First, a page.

Book Review: The Spy by Paulo Coelho

Knopf Published Nov. 22, 2016 208 Pages
Published Nov. 22, 2016
208 Pages

Mata Hari arrived to Pairs penniless but with a plan; to move up in status. As a dancer, she excited the world with her moves and body but as a courtesan she seduced some of the most powerful and richest men of her time. 

But when war breaks out, Mata comes under fire for her ways and the people she knows. In 1917, Mata was arrested and accused of espionage. In her final letter to her lawyer and daughter, Mata tells her side of the story. 

*short review*

I have never heard of Mata Hari until I read this book. Yes, she is a real person. Yes, she really was a dancer, who also was a courtesan, who was also arrested for being a spy, a traitor. But keep in mind that this isn’t a non-fiction book. Coelho created a story based on research i.e. some facts.  Just wanted to clear that up.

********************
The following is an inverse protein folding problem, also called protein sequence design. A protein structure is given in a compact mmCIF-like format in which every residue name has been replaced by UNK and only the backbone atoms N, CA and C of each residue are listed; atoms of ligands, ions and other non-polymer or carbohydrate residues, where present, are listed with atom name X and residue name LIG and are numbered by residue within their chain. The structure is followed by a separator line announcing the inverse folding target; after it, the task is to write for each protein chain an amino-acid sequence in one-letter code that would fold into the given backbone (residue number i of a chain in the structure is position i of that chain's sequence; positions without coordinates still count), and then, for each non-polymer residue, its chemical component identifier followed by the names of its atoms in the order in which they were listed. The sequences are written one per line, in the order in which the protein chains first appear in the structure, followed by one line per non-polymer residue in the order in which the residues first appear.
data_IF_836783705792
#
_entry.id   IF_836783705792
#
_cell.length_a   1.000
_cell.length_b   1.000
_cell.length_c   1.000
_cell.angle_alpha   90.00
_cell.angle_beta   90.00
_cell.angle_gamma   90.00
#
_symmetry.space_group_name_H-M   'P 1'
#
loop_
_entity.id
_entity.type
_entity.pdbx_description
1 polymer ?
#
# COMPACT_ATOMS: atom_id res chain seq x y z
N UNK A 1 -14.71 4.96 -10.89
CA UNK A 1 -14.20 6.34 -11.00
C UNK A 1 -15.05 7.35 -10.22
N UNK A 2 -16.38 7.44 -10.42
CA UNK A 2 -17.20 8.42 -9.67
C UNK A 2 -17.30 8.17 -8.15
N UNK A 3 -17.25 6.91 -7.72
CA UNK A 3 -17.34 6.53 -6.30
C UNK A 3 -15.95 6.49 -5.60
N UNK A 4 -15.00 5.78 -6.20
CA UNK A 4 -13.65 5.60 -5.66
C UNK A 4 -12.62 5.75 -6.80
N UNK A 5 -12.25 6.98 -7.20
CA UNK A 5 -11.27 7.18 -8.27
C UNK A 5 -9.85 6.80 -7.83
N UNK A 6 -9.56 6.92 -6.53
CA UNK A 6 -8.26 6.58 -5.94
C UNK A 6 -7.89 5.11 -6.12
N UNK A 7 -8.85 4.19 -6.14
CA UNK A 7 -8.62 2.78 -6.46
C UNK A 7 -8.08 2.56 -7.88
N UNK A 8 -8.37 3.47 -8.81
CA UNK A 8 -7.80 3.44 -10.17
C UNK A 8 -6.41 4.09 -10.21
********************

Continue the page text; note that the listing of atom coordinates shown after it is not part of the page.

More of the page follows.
I loved this story. I loved everything about it from beginning to end. Instantly, you are captivated and curious about this woman and that is mainly because the book started at the end. I was shocked not by that method but by the clear picture I saw in my head and the honesty. That is what I loved most about this book; Mata was unapologetically honest even at her death. It was refreshing to read.

The book was constantly moving even when Mata was making silent moves, the book didn’t stale and I really appreciated that. There is one thing that may prove to be a issue for some readers. When the war began and people were being paranoid, Mata was no longer a real likable woman. Looking from the outside in, you can see why people were upset at her. I was upset at her to the point that I believe she set herself up.

But I did enjoy the fact that while reading this book you can’t tell what is fact and what is fiction. It feels completely true; personal thoughts and all.

Overall, I highly recommend this book not only as a good read but as a gateway to finding more about Mata Hari.

5 Pickles

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